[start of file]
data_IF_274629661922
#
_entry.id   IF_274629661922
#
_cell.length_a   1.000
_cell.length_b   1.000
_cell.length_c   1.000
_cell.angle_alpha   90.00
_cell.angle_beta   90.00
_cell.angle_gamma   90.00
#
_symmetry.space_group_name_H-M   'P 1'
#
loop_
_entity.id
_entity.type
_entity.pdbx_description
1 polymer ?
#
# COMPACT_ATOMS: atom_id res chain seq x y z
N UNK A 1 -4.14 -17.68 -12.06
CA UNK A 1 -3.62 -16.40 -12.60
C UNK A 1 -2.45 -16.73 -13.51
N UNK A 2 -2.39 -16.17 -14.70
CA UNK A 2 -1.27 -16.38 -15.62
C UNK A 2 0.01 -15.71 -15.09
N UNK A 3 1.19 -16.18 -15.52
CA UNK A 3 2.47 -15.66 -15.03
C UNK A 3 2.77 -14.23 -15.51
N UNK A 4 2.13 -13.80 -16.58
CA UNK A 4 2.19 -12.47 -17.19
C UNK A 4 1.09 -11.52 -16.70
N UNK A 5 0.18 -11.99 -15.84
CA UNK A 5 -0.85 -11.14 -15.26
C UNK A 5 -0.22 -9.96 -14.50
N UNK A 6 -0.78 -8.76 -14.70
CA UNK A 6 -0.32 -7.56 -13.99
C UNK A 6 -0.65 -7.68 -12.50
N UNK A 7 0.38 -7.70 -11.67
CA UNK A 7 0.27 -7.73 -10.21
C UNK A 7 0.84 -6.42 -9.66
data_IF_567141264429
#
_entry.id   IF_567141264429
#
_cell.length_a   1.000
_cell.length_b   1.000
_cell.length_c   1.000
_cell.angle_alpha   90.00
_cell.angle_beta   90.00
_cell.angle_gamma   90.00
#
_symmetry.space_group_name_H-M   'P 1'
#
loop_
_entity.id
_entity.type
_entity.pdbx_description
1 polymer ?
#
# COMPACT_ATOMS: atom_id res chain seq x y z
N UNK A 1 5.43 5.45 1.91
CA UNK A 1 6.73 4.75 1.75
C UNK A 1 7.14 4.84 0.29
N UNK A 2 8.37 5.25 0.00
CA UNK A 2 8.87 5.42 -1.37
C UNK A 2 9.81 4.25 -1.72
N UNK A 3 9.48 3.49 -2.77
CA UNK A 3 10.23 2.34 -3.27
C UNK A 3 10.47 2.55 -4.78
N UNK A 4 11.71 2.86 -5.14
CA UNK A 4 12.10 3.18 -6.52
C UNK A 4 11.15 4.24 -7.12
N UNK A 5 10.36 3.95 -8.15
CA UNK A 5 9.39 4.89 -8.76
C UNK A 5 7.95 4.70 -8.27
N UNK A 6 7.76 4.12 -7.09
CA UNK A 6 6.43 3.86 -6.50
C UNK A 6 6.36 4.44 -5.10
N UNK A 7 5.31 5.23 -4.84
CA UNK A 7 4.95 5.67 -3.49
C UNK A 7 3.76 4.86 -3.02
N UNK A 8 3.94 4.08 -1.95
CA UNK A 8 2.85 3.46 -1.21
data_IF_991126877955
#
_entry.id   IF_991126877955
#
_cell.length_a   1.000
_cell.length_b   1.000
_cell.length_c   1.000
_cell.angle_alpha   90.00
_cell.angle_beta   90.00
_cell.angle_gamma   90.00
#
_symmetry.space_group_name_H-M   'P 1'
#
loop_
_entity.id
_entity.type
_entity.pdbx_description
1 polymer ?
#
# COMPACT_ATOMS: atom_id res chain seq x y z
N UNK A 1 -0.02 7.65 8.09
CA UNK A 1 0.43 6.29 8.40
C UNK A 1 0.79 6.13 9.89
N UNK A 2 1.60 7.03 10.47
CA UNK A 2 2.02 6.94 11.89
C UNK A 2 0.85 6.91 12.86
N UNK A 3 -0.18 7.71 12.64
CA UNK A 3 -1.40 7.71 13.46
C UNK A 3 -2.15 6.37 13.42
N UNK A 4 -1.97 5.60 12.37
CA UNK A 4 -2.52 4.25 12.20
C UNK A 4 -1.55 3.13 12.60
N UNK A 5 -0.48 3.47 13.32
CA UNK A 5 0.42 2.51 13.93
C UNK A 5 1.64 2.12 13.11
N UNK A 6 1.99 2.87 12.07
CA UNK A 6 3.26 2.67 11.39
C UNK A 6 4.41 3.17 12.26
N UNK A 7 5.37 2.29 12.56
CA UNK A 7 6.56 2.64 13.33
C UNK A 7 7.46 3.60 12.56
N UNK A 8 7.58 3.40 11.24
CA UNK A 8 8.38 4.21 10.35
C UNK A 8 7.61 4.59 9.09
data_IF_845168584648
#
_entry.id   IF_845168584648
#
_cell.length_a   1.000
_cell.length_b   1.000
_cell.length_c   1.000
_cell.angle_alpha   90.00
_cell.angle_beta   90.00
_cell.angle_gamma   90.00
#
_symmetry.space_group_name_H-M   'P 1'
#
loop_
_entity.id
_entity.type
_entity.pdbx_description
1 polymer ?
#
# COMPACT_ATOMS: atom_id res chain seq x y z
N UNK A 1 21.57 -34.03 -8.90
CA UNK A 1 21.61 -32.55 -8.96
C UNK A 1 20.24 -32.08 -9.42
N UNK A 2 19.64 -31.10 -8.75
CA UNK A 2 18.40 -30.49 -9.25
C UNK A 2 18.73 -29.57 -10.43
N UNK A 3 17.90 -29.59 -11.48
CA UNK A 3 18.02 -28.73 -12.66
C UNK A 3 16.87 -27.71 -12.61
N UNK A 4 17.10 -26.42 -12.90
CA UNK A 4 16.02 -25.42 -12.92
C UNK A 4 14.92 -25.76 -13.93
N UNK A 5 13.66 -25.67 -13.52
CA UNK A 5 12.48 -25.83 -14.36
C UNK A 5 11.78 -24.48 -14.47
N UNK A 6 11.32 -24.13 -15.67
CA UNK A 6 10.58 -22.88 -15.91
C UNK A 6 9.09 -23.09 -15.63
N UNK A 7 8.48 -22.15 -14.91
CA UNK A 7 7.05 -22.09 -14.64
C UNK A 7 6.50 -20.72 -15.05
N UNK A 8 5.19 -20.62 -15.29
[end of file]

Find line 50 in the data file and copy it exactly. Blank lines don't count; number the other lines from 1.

_cell.angle_beta   90.00